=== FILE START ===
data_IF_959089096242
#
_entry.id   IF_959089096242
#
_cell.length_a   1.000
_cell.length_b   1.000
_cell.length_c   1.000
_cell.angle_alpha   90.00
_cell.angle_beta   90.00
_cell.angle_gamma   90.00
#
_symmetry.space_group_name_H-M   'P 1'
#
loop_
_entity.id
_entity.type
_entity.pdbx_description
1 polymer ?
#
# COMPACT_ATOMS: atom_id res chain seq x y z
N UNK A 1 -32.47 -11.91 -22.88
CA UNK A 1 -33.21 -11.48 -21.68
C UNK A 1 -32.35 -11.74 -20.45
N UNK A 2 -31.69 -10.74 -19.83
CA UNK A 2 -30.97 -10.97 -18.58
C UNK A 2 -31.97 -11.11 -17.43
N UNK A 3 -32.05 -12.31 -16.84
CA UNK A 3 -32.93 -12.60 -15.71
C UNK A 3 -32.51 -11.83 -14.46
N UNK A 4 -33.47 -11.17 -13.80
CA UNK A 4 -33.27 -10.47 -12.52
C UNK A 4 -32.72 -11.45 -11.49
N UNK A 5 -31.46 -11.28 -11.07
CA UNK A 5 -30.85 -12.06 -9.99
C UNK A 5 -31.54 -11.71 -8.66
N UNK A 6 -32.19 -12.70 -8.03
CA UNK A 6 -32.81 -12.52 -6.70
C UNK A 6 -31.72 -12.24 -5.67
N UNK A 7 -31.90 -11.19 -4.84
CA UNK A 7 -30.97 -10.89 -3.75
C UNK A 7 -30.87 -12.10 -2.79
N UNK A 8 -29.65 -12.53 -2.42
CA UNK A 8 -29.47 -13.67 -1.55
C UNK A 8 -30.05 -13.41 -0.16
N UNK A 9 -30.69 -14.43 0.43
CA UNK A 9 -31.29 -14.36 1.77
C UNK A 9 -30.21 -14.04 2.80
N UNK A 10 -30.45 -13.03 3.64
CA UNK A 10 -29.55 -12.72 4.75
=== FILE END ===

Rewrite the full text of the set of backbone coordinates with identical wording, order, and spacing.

data_IF_959089096242
#
_entry.id   IF_959089096242
#
_cell.length_a   1.000
_cell.length_b   1.000
_cell.length_c   1.000
_cell.angle_alpha   90.00
_cell.angle_beta   90.00
_cell.angle_gamma   90.00
#
_symmetry.space_group_name_H-M   'P 1'
#
loop_
_entity.id
_entity.type
_entity.pdbx_description
1 polymer ?
#
# COMPACT_ATOMS: atom_id res chain seq x y z
N UNK A 1 -32.47 -11.91 -22.88
CA UNK A 1 -33.21 -11.48 -21.68
C UNK A 1 -32.35 -11.74 -20.45
N UNK A 2 -31.69 -10.74 -19.83
CA UNK A 2 -30.97 -10.97 -18.58
C UNK A 2 -31.97 -11.11 -17.43
N UNK A 3 -32.05 -12.31 -16.84
CA UNK A 3 -32.93 -12.60 -15.71
C UNK A 3 -32.51 -11.83 -14.46
N UNK A 4 -33.47 -11.17 -13.80
CA UNK A 4 -33.27 -10.47 -12.52
C UNK A 4 -32.72 -11.45 -11.49
N UNK A 5 -31.46 -11.28 -11.07
CA UNK A 5 -30.85 -12.06 -9.99
C UNK A 5 -31.54 -11.71 -8.66
N UNK A 6 -32.19 -12.70 -8.03
CA UNK A 6 -32.81 -12.52 -6.70
C UNK A 6 -31.72 -12.24 -5.67
N UNK A 7 -31.90 -11.19 -4.84
CA UNK A 7 -30.97 -10.89 -3.75
C UNK A 7 -30.87 -12.10 -2.79
N UNK A 8 -29.65 -12.53 -2.42
CA UNK A 8 -29.47 -13.67 -1.55
C UNK A 8 -30.05 -13.41 -0.16
N UNK A 9 -30.69 -14.43 0.43
CA UNK A 9 -31.29 -14.36 1.77
C UNK A 9 -30.21 -14.04 2.80
N UNK A 10 -30.45 -13.03 3.64
CA UNK A 10 -29.55 -12.72 4.75